History of Houston

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Many cities have an interesting history and Houston is certainly no exception. From its humble beginnings as a cotton-shipping port to being called the "Energy Capital of the World", the city has enjoyed more than 160 years of existence.

The Early Years

The first settlement in this area was actually started by John Harris in 1826 and was called Harrisburg. At that time, the area was still under Mexican rule, but Texans were growing increasingly discontent. Ten years later in 1836, war between Texas and Mexico was in full swing, and Harrisburg was destroyed by Mexican General Antonio López de Santa Anna as he chased the Texas army across the area. A short week later, General Sam Houston led the Texas troops to victory and independence at the Battle of San Jacinto.

Later that same year, two brothers and land speculators from New York, Augustus and John Allen, purchased land near the burned-out remains of Harrisburg and started a new settlement. They decided to name the new city after Sam Houston, in honor of his amazing victory at San Jacinto and his new status as the first president of the Republic of Texas. They also managed to convince the first Congress of the Republic of Texas to move to Houston, but it was a move that didn't quite take and the government relocated to Austin after two short years.

Industrial & Scientific Growth

With its economy based primarily on the shipping of cotton, the town grew slowly during the early years. After the widening and deepening of Buffalo Bayou (now part of the Houston Ship Channel) in 1869 and the periodic addition of railway systems, the town began to grow into a transportation center for southeast Texas. The city's full-blown surge into expansion and prosperity was brought about by the discovery of oil in the area in 1901. The construction of refineries and other petroleum-related industries began during World War I and were expanded during World War II. The completion of the Houston Ship Channel in 1914 established Houston's importance in the shipping world, and the city hasn't stopped growing since.

Houston's prestigious billing as the "Energy Capital of the World" is a fact that's well known, but that's only a small part of what makes it the thriving corporate center that it's become. The chemical industry produces almost half of the U.S. petrochemical supply. Manufacturing firms are valued at over $54 billion, and one out of every three jobs in the area is tied to international business in some way. With the Port of Houston serving as the second largest port in the U.S. in total tonnage, the import/export trade always thrives.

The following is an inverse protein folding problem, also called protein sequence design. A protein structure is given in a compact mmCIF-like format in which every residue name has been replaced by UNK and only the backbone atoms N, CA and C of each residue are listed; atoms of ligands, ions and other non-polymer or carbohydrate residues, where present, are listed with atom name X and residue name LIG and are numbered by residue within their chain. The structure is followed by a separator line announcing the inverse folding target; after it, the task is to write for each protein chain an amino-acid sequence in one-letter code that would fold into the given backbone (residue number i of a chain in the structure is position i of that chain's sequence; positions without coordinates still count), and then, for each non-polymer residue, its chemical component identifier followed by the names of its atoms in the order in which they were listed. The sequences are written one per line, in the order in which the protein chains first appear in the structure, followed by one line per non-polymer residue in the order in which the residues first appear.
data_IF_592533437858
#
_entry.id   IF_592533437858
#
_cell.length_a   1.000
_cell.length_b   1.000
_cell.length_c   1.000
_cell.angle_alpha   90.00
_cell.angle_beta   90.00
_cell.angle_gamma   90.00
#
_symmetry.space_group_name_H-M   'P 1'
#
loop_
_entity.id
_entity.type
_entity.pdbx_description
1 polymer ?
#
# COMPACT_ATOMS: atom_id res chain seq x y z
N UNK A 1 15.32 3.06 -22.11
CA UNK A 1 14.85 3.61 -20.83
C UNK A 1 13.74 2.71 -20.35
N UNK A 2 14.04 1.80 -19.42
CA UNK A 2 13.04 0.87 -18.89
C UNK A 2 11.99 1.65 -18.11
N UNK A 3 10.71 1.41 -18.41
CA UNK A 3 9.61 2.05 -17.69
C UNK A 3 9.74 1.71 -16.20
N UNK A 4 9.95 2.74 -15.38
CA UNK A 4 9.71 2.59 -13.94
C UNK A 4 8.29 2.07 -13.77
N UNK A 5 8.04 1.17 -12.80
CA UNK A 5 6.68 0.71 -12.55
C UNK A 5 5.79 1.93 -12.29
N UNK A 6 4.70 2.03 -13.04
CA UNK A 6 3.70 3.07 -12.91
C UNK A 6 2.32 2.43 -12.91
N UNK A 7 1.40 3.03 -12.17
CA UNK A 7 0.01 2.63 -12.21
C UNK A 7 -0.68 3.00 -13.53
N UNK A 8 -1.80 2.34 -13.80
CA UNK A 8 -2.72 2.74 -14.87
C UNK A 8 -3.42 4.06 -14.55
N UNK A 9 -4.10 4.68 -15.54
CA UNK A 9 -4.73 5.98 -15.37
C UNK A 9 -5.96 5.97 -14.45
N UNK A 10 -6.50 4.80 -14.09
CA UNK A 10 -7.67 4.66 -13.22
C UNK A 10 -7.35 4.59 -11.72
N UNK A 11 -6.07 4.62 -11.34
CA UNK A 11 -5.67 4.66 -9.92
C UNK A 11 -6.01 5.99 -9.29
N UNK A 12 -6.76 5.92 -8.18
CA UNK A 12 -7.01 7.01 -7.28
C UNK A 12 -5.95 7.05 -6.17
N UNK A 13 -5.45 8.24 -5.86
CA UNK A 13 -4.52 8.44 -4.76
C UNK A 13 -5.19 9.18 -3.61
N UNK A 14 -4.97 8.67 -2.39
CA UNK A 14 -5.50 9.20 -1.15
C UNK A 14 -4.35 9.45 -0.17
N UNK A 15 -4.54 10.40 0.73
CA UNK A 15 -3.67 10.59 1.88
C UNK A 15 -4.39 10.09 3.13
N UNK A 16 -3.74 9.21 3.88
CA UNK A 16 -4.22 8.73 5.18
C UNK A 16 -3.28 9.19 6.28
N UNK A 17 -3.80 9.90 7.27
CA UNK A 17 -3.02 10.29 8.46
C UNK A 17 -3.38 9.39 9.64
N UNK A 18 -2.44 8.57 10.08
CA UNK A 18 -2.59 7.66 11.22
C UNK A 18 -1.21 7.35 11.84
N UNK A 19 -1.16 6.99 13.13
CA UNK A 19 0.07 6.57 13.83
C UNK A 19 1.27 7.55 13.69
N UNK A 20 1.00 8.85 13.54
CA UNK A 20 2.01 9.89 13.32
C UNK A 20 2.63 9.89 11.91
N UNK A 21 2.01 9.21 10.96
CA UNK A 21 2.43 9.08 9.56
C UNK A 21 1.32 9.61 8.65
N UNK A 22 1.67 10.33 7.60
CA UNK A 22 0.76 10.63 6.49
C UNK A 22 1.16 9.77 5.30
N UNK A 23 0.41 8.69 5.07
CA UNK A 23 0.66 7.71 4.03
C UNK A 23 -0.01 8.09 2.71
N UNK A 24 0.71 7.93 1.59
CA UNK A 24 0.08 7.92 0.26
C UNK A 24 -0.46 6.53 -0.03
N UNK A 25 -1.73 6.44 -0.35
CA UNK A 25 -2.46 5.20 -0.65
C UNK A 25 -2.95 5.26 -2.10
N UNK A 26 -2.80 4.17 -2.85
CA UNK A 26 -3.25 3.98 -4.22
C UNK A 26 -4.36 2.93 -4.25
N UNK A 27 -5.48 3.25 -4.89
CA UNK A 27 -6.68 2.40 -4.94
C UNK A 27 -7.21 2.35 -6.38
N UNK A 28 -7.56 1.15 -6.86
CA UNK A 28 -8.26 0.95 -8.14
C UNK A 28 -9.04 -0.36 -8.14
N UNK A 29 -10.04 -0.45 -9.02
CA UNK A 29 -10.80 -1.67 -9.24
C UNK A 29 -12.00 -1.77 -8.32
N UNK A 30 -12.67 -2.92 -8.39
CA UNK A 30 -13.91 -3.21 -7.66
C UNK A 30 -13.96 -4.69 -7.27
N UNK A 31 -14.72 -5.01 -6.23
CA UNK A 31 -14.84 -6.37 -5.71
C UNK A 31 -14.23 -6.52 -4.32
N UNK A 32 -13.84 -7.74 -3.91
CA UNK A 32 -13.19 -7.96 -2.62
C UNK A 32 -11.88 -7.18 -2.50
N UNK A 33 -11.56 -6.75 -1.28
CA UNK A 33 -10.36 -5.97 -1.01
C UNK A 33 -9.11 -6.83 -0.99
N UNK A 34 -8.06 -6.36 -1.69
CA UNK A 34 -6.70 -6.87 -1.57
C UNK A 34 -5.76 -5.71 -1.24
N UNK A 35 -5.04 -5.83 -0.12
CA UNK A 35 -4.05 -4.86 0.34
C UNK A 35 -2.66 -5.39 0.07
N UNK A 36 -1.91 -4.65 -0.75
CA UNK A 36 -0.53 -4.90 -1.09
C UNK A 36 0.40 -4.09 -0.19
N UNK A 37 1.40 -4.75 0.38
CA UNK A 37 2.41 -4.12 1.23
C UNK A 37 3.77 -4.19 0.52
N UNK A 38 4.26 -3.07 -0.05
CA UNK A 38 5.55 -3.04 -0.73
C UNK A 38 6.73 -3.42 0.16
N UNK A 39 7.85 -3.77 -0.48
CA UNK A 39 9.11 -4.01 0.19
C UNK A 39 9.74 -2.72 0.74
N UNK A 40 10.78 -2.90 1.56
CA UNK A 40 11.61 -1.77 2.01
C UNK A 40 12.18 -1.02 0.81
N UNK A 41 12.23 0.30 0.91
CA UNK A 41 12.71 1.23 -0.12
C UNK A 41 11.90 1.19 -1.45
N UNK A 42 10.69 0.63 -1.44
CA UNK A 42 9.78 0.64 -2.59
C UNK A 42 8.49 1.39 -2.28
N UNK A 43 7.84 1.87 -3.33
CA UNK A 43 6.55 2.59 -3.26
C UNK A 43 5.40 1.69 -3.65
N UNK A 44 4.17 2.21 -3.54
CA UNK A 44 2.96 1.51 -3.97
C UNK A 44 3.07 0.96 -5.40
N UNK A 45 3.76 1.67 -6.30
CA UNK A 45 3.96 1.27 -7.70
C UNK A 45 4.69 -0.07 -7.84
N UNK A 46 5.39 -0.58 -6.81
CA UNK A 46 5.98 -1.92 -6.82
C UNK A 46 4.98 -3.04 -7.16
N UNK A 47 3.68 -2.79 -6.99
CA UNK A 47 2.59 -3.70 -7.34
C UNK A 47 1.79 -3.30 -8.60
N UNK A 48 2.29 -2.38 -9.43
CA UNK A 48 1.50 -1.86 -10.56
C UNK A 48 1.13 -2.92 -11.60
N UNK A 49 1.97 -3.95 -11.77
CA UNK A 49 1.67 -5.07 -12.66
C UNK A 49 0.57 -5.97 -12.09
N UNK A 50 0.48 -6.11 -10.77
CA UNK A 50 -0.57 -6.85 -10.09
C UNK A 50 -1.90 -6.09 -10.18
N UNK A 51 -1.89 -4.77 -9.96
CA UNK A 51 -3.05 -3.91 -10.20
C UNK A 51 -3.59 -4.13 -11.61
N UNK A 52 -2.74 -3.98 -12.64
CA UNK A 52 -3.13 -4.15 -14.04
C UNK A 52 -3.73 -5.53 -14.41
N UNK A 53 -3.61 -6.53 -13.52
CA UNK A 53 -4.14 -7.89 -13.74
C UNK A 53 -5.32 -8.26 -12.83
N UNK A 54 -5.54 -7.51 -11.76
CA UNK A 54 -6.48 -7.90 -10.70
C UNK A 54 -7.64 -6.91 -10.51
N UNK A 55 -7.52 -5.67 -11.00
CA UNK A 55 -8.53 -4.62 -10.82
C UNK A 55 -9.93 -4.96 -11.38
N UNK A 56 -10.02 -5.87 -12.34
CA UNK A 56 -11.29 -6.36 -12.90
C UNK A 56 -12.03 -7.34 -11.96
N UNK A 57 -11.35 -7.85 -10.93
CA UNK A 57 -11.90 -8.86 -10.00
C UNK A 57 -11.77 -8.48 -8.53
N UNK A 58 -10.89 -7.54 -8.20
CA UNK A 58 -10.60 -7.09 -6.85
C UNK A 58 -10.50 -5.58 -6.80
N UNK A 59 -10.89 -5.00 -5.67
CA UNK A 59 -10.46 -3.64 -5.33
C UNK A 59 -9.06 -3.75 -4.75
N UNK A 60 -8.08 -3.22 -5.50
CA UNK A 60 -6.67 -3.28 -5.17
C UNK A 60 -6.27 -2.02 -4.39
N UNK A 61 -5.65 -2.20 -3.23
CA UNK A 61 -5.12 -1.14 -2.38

Numerous computer companies have located their headquarters and data processing operations here, including Compaq Computer Corporation, and over 400 local firms are involved in software development. Electronics companies abound and engineering firms employ nearly 47,000 engineers and architects in various fields.

The health of residents and people across the globe is taken care of at facilities that provide some of the best patient care, medical research, and medical education in the world. The renowned Texas Medical Center is highly respected for its pioneering work in cardiac and organ-transplant surgery and cancer treatment. Baylor College of Medicine, Texas Children's Hospital, M.D. Andersen Cancer Center and many other prestigious institutions are located here.

And last, but certainly not least'remember those first fateful words spoken from the moon,  'Houston, Tranquility Base here. The Eagle has landed.' Houston's past and future impact on the aerospace industry is in a league of its own. Lyndon B. Johnson Space Center, the mission control headquarters for manned U.S. space flights, has played a significant role in further developing and expanding Houston's contribution to scientific fields.